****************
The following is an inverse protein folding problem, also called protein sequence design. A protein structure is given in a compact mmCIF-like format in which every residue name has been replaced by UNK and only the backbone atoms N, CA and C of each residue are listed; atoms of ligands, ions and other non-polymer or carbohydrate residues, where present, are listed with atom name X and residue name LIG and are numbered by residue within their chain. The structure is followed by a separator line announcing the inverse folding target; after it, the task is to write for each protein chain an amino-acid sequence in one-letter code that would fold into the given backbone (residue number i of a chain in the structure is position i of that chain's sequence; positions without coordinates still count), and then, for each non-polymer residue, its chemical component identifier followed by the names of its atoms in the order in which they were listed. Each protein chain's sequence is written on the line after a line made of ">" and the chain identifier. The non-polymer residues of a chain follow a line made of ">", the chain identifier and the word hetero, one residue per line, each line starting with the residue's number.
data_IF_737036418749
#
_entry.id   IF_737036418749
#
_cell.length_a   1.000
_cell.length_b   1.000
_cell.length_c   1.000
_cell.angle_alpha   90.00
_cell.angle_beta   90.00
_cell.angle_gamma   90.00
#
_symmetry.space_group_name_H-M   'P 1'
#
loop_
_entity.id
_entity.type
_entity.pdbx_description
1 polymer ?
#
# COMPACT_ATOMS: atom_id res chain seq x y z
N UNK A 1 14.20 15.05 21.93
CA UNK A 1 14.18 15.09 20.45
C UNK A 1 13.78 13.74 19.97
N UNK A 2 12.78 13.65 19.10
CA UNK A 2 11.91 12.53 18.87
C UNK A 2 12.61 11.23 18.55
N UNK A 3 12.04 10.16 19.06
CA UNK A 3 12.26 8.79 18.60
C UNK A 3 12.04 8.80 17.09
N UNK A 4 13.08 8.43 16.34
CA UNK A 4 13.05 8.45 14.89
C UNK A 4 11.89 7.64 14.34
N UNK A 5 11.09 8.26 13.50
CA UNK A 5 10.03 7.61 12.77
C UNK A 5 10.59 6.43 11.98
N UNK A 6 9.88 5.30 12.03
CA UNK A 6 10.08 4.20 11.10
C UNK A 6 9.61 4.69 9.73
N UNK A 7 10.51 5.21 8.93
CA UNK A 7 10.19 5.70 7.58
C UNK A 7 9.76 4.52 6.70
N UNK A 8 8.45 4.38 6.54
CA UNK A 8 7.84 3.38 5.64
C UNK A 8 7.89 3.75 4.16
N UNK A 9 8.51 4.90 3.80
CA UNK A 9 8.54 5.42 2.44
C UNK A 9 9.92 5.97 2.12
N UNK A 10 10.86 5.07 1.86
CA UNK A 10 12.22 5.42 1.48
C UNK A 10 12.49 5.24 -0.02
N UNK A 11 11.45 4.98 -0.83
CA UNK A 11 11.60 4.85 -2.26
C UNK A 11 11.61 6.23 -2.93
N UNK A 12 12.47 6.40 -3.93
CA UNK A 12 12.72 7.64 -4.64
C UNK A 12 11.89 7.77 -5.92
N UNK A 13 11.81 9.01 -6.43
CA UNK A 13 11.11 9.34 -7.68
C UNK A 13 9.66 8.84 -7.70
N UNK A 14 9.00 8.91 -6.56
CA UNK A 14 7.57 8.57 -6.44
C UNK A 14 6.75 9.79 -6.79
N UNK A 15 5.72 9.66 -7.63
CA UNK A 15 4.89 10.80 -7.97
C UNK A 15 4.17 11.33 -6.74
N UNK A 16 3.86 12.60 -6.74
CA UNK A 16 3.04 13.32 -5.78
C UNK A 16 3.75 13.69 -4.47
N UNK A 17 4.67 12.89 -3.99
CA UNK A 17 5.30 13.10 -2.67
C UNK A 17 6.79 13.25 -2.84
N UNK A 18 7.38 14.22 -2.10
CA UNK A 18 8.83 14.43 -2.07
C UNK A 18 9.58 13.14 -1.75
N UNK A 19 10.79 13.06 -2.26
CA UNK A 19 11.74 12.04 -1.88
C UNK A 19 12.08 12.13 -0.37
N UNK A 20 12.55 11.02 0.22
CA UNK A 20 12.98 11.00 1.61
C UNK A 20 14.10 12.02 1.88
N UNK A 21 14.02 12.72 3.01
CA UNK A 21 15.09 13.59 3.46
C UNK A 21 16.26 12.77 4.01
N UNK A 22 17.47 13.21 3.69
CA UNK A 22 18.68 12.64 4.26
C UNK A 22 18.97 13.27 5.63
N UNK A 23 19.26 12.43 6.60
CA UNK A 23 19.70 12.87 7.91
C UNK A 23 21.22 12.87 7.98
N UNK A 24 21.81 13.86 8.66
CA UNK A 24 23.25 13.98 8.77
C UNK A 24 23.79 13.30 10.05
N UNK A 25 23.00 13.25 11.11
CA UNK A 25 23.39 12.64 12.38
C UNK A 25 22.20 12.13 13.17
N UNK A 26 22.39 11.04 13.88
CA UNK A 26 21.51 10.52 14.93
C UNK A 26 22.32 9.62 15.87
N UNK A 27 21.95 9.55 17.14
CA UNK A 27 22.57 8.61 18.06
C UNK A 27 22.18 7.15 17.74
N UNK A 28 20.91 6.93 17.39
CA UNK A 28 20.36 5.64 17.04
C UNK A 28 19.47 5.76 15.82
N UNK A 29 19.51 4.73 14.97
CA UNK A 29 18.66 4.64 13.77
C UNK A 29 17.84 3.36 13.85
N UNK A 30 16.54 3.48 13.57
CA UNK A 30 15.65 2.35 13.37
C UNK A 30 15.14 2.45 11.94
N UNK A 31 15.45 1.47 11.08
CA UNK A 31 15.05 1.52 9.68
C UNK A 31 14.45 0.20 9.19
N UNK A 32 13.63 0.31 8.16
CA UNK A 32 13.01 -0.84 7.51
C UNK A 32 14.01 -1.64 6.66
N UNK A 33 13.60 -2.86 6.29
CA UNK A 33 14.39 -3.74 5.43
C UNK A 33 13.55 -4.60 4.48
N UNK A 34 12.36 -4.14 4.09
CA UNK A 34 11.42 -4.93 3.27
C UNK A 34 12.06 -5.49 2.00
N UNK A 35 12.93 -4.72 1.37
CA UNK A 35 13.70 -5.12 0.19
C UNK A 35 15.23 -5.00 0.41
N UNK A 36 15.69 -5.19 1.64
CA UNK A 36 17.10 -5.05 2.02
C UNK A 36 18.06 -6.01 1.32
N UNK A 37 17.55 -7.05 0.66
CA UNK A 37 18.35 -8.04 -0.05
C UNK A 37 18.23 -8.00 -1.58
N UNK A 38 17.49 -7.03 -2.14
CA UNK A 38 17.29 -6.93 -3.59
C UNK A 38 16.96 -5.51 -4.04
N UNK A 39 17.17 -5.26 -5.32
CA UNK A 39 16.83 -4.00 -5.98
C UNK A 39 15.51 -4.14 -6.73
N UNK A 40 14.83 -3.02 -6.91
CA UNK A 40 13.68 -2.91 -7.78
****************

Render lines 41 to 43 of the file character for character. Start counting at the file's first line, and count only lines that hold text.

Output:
CA UNK A 7 10.19 5.70 7.58
C UNK A 7 9.76 4.52 6.70
N UNK A 8 8.45 4.38 6.54